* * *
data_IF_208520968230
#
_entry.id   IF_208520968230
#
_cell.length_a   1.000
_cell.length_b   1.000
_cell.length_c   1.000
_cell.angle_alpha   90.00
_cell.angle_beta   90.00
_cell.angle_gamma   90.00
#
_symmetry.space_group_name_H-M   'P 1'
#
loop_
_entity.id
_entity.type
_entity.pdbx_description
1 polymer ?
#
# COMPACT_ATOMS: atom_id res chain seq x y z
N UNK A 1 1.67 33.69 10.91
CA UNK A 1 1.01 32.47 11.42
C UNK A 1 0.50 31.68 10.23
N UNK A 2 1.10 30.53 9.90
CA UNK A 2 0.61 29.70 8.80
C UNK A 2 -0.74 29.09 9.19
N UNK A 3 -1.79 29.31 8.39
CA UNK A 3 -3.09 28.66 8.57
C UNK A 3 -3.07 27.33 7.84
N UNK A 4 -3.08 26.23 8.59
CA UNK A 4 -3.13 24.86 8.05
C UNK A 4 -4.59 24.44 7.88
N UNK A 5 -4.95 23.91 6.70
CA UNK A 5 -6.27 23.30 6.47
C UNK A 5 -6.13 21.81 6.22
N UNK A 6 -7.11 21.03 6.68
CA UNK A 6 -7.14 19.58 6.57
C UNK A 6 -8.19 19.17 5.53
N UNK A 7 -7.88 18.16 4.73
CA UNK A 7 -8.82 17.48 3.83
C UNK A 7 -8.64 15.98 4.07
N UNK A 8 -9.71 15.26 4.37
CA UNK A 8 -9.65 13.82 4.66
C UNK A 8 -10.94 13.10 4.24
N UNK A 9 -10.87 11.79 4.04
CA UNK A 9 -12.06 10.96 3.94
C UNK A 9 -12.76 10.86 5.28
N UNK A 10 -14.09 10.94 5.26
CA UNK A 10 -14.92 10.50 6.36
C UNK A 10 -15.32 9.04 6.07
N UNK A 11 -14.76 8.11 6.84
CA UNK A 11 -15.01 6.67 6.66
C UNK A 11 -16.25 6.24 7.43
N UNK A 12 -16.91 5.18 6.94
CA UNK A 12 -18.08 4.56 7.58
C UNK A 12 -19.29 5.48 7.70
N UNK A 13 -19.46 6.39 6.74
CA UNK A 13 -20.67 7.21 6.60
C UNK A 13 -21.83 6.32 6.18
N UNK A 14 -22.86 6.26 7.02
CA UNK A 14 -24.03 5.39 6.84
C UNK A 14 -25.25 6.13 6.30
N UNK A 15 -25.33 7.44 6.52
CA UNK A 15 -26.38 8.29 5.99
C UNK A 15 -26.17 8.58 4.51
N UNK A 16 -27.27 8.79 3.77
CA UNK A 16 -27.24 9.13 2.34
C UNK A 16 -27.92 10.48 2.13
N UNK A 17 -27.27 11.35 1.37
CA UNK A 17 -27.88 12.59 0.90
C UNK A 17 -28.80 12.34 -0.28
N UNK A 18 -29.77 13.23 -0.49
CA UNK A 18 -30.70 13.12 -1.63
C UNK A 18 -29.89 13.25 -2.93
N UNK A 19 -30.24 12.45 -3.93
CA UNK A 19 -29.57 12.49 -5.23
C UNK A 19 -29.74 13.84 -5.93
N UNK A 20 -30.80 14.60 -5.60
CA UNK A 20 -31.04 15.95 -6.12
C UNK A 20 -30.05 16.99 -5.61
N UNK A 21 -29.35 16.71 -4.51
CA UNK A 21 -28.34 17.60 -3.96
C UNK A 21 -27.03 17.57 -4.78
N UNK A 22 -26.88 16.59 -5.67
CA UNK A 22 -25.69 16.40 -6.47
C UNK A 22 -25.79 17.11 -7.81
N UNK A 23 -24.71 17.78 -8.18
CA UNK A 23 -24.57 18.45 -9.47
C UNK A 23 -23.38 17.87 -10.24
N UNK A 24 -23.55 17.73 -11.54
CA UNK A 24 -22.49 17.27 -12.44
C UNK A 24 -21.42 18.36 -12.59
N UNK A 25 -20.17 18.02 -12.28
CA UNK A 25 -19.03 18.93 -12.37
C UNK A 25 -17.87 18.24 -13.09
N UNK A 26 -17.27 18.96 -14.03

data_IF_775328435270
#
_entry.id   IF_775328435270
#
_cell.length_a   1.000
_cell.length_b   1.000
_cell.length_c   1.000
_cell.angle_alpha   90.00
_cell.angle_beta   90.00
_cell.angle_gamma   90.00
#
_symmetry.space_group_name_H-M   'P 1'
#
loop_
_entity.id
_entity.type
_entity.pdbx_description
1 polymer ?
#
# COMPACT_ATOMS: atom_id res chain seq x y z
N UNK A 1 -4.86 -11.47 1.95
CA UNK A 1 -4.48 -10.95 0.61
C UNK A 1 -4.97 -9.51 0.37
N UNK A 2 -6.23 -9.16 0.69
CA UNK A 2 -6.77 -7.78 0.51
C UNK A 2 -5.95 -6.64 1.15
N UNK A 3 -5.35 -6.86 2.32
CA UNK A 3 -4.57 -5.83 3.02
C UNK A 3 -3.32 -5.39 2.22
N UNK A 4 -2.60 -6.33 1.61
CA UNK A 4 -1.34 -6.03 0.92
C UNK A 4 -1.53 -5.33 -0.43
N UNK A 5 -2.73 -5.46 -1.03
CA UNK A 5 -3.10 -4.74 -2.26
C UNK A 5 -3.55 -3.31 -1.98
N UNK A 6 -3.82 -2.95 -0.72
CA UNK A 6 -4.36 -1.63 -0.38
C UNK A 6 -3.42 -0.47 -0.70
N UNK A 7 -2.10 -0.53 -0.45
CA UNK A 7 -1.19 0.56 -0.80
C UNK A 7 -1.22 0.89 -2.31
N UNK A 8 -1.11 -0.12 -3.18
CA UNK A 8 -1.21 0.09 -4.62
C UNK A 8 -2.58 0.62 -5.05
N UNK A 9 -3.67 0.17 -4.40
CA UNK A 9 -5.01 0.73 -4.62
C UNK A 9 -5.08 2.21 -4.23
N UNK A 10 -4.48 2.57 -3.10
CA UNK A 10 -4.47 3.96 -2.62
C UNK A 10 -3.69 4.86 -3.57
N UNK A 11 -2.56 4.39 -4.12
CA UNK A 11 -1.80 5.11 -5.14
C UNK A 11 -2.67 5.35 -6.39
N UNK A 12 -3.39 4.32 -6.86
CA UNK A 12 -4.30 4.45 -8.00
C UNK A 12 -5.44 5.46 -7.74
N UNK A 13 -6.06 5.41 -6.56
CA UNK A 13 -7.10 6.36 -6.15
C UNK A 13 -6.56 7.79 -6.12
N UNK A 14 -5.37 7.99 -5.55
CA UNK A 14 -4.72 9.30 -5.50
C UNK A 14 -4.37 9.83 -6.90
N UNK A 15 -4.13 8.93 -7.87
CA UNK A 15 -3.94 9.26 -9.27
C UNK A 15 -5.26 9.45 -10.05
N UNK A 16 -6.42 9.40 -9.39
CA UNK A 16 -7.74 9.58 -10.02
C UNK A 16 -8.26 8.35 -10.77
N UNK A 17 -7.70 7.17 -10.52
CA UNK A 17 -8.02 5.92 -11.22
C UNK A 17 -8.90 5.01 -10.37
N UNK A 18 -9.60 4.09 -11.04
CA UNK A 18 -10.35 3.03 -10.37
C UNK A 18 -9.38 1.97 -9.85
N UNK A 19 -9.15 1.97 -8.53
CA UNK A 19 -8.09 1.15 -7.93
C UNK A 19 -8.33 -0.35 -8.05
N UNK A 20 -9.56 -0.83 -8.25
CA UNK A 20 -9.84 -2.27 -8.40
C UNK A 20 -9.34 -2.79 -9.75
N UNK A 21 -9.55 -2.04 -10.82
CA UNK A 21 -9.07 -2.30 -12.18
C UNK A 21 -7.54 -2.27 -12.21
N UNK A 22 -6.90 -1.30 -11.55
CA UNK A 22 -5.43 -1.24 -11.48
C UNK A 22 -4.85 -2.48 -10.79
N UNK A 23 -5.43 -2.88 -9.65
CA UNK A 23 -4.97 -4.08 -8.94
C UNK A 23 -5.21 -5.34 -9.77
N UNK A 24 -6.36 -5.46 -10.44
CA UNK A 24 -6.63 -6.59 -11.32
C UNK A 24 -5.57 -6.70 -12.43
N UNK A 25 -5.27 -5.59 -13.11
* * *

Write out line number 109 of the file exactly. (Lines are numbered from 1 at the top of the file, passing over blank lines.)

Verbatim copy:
#